Quotations by Tawney, R. H.


Freedom for the pike is death for the minnow.

R. H. Tawney (1880-1962) English writer, economist, historian, social critic [Richard Henry Tawney]
Equality (1931)

Sometimes cited an English proverb, or attributed to Isaiah Berlin.
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Laborare est orare. By the Puritan moralist the ancient maxim is repeated with a new and intenser significance. The labor which he idealizes is not simply a requirement imposed by nature, or a punishment for the sin of Adam. It is itself a kind of ascetic discipline, more rigorous than that demanded of any order of mendicants — a discipline imposed by the will of God, and to be undergone, not in solitude, but in the punctual discharge of secular duties. It is not merely an economic means, to be laid aside when physical needs have been satisfied. It is a spiritual end, for in it alone can the soul find health, and it must be continued as an ethical duty long after it has ceased to be a material necessity.

R. H. Tawney (1880-1962) English writer, economist, historian, social critic [Richard Henry Tawney]
Religion and the Rise of Capitalism (1926)

The Latin means, "To work is to pray."
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Convinced that character is all and circumstances nothing, [the Puritan] sees in the poverty of those who fall by the way, not a misfortune to be pitied and relieved, but a moral failing to be condemned, and in riches, not an object of suspicion but the blessing which rewards the triumph of energy and will.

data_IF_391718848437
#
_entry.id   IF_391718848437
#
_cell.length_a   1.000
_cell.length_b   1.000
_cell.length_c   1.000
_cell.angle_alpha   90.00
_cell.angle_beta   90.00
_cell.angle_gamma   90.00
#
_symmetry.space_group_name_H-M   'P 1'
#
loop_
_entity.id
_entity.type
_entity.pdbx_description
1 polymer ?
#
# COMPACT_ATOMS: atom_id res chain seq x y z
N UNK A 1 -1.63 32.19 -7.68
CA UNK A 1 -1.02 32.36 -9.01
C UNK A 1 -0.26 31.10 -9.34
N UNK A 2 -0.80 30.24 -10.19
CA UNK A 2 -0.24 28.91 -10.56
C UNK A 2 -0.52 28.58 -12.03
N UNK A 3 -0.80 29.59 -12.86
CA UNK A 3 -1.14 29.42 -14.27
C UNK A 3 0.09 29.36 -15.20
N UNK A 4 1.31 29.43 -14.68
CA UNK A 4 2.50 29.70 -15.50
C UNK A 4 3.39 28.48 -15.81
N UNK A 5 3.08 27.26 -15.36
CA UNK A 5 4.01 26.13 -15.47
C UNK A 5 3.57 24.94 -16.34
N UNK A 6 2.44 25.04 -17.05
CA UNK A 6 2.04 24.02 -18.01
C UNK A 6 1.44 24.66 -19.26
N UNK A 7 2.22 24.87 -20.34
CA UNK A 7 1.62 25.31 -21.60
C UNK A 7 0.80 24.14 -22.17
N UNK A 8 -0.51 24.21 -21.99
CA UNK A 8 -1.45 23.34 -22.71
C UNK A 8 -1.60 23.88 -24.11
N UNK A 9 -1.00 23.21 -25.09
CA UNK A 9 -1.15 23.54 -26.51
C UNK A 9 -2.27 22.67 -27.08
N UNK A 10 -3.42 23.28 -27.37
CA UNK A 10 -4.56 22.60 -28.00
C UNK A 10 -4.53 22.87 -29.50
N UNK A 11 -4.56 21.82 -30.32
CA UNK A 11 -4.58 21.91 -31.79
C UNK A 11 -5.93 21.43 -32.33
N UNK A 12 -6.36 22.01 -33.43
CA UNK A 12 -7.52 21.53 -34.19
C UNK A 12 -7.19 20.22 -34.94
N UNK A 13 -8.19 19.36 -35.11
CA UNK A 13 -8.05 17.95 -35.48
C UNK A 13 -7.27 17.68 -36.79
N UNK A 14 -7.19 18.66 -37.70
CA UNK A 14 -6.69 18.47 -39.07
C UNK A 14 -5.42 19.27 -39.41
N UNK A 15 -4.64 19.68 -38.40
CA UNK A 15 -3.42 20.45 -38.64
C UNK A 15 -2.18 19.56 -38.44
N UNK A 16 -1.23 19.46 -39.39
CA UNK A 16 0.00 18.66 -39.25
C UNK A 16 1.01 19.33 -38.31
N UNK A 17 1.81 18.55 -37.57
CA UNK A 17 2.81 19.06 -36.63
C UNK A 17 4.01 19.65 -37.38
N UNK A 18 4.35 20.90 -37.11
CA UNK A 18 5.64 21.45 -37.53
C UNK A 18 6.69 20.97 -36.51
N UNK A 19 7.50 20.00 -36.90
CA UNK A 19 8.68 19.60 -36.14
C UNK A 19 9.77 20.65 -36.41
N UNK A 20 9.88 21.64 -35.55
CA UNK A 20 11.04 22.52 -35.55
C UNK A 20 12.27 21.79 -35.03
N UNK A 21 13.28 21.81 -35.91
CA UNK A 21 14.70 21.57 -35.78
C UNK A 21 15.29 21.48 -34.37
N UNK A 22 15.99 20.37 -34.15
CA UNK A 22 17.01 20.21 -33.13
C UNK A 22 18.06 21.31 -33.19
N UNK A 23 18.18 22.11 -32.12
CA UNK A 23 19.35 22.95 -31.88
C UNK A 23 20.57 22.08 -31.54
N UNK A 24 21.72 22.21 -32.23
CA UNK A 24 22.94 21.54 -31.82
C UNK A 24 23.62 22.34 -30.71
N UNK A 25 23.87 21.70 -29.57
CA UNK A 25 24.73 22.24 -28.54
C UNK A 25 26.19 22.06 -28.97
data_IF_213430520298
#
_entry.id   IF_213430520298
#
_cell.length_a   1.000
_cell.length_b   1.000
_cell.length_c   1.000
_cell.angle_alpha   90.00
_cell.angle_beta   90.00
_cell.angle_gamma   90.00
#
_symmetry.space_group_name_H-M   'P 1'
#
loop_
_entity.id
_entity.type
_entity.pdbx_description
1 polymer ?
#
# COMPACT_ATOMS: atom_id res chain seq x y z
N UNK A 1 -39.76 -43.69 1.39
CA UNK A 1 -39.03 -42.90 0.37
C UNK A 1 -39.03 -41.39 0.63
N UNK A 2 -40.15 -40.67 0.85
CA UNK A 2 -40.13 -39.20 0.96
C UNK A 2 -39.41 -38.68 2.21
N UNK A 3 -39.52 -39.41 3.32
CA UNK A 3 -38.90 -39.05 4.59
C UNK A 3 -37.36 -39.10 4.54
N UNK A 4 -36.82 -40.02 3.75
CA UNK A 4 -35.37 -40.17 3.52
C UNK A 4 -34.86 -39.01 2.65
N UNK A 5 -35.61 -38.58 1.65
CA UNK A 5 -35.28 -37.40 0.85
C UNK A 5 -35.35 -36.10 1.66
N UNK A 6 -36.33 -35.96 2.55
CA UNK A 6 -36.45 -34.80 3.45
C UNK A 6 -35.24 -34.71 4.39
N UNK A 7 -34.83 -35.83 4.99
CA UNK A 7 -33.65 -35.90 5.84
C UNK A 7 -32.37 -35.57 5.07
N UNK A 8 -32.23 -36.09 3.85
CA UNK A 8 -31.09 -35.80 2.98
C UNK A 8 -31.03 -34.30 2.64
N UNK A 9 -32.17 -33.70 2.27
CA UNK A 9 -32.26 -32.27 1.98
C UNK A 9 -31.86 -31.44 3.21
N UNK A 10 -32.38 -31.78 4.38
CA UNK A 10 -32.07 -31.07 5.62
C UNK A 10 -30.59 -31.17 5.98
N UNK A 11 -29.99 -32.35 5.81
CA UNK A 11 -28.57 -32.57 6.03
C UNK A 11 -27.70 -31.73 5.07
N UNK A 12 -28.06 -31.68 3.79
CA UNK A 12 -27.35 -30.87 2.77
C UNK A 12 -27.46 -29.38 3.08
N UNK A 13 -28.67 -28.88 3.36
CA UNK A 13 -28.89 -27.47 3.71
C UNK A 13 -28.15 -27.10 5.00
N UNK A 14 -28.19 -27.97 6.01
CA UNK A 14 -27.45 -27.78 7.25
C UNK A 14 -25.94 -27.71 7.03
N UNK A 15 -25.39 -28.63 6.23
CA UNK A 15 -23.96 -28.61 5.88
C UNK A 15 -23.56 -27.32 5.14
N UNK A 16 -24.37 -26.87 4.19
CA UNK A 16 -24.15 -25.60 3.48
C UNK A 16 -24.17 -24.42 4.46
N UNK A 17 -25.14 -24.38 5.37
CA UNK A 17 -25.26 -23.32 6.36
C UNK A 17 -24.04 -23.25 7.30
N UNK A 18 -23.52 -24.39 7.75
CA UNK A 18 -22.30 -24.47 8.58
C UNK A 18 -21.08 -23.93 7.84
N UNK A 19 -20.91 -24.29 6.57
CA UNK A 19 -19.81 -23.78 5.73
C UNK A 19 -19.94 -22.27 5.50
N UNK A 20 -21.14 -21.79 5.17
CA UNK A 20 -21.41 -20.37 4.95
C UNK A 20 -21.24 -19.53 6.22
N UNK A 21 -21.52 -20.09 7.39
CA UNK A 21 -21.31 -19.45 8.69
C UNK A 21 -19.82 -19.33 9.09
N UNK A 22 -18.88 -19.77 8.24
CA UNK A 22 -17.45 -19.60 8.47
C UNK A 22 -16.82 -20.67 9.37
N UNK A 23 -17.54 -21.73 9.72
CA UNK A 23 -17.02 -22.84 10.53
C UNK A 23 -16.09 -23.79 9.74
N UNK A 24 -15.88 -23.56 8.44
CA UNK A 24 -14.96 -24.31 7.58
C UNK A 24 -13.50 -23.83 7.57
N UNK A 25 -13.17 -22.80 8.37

R. H. Tawney (1880-1962) English writer, economist, historian, social critic [Richard Henry Tawney]
Religion and the Rise of Capitalism (1926)
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That the greatest of evils is idleness, that the poor are the victims, not of circumstances, but of their own “idle, irregular, and wicked courses,” that the truest charity is not to enervate them by relief, but so to reform their characters that relief may be unnecessary — such doctrines turned severity from a sin into a duty, and froze the impulse of natural pity with an assurance that, if indulged, it would perpetuate the suffering which it sought to allay.

R. H. Tawney (1880-1962) English writer, economist, historian, social critic [Richard Henry Tawney]
Religion and the Rise of Capitalism, 4.4 (1926)
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In England it is not ungentlemanly to steal halfpennies from children, and industrial interests, it may be assumed, will oppose any reform which interferes with the supply of cheap juvenile labour.

R. H. Tawney (1880-1962) English writer, economist, historian, social critic [Richard Henry Tawney]
Secondary Education For All (1922)
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The conception of men as united to each other, and of all mankind as united to God, by mutual obligations arising from their relation to a common end, which vaguely conceived and imperfectly realized, had been the keystone holding together the social fabric, ceased to be impressed upon men’s minds, when Church and State withdrew from the centre of social life to its circumference. What remained … was private rights and private interests, the materials of a society rather than a society itself.